Living in London
I’m very thankful for Galway, it’s my home. Its beautiful blue skies and fresh air for deep breaths after long nights of partying with my friends. Even with all of this it does lack something. Maybe it’s anonymity or solitary existence that just isn’t possible in a small town, not with a family as big as mine.
Disclaimer: Not my actual family. Image source – Pinterest
Of late, I am very thankful to be given the opportunity to take secondment in London for 2 months. London has been a destination of choice for many an Irish folk over the years (maybe less now due to Brexit…*que awkward silence)… and now I can see the appeal. It’s big and busy, a bit like myself really. There is any amount of things to do, provided you have funds as it is considerably more expensive than Ireland.
I am living in Dalston, which I believe is an up and coming district laced with hipsters. I’m talking very-casually-takes-a-kids-scooter-to-work-in-a-full-length-pink-fur-coat type of hipster. I’m talking owns a typewriter and uses a Nokia 3210 daily but also has the latest Macbook type of hipster. Where every second building is a hair salon or take away. For creative, floaty types. I like it here, I feel I fit in.
Image source: Youtube
Work is located in central London. Where the uniform is standard well tailored suit with a worn down pair of Adidas trainers and iPhone earphones. Keep the head down, as they say. I don’t mind standing out a bit in my jeans and cons, no one notices anyways, I’m probably the most observant person in London right now. The walk to work isn’t the worst. Instead of being stuck in traffic I’ve got some pretty spectacular views of St.Paul’s cathedral as I swiftly wade through the throngs of workers.
Image source : Flickr
So far, London has been an interesting experience and despite what my previous messaging may suggest I have, in fact been able to interact with actual Londoners. What I’ve be subject to is the listing of random things Irish people say that Londoners just don’t get . Here are just a few:
I start every conversation with this. It’s my typical lead in. “So…how was last night?” or “So….did ya get the shift?” It’s always accompanied by a pause as if to suggest you should know exactly what I am about to ask.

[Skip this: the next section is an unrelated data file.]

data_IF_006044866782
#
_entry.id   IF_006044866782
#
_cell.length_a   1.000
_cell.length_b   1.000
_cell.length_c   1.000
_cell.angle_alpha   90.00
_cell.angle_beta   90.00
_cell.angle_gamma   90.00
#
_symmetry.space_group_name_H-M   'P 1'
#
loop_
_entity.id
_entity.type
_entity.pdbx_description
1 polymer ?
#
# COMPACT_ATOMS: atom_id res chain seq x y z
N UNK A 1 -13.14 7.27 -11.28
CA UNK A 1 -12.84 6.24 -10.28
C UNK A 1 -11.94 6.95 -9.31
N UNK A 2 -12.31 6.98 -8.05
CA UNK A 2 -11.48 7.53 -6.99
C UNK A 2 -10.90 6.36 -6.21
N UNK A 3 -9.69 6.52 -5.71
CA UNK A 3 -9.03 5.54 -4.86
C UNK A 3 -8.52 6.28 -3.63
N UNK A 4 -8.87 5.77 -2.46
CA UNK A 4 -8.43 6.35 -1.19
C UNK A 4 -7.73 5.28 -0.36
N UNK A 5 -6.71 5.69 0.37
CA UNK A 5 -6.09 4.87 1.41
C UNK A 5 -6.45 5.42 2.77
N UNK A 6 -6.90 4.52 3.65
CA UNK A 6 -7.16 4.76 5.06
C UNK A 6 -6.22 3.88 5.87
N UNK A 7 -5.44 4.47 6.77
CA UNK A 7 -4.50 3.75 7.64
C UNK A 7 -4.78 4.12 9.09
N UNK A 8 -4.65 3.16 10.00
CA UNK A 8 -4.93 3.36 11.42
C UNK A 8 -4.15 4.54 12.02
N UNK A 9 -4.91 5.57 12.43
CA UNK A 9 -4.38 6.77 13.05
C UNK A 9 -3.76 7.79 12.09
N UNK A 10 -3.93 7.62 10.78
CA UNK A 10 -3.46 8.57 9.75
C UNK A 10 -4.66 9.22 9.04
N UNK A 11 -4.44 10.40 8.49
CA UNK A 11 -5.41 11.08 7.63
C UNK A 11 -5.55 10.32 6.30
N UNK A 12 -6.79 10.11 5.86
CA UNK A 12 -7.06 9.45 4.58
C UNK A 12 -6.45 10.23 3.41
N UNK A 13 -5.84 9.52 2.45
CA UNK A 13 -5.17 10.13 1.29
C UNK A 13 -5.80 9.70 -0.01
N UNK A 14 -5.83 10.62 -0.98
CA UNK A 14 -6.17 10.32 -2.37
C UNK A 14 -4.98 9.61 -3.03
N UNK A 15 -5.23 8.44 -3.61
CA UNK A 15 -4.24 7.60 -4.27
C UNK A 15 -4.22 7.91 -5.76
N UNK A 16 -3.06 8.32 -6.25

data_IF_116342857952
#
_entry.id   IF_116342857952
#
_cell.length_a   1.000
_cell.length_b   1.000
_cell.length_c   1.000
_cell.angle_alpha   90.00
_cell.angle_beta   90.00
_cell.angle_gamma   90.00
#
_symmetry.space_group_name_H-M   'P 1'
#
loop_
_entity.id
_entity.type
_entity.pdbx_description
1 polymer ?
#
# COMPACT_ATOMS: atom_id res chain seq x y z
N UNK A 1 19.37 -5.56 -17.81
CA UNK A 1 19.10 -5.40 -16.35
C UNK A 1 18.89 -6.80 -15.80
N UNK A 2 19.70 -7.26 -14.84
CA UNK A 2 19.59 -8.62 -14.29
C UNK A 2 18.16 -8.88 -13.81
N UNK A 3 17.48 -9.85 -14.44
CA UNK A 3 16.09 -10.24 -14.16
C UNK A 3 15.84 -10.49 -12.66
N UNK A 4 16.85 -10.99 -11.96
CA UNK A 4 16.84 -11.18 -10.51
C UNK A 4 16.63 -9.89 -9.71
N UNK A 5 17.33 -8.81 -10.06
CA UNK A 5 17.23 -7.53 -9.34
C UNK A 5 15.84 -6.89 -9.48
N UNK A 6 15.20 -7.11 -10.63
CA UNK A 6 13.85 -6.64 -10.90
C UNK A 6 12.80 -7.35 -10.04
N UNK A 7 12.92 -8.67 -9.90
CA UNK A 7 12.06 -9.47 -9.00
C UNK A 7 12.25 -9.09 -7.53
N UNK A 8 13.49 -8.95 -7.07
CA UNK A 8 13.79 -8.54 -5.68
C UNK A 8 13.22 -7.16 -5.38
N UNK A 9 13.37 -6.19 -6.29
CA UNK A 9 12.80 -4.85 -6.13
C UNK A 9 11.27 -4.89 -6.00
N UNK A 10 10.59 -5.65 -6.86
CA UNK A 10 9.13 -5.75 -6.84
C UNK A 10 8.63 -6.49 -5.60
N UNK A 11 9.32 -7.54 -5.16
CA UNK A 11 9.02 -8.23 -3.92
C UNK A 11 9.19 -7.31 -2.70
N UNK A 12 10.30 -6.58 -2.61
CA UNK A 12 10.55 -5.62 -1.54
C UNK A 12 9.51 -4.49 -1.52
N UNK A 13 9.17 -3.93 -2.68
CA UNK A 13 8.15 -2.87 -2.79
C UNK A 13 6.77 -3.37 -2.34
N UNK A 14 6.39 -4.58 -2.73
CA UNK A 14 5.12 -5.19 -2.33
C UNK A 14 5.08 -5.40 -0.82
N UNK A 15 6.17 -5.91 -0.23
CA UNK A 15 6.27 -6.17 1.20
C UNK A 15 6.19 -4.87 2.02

We say press, which is derived from hot pres which is an enclosed storage space, typically with slatted shelving and built around a house’s hot water system to generate a low dry heat, used to dry damp clothing (thank you wikionary). Really we should be saying cupboard.
That’s a fine press now. Image source : Homefurniture.ie
As in “Come here and I tell ya!” How much closer do I need to be? I’m right beside you.
In the Oxford dictionary grand would emulate grandeur and of a large scale. Not by Irish terms, in fact it really means mediocre, not terrible but not great either.
“The last day”
Is this the last day of the week? the month? the year? I hear you ask. Well, it’s none of them. The last day means it wasn’t yesterday but it wasn’t more than a week ago so it is one of the days between yesterday and the 5 days prior, it’s basically a small window in which you can make an assumption of when it really was.
“Yer wan and yer man”
Of course this is just terminology for female and male but most likely for someone whose name you should know but now escapes you. For example :
Person A: How’s yer wan getting on?
Person B : Who’s yer wan?
Person A: You know yer wan who used to work down in the cafe there who used to be going out with yer man with the baldy head who had shovels for hands and someone said he was mad into those pyramid schemes.
Person B: Oh yer wan, sure she’s a miserable auld wagon that wan.
Shovel hands. Image source: Thisiswhyimbroke.com
Thanks for reading and there will be plenty more London observations over the coming months.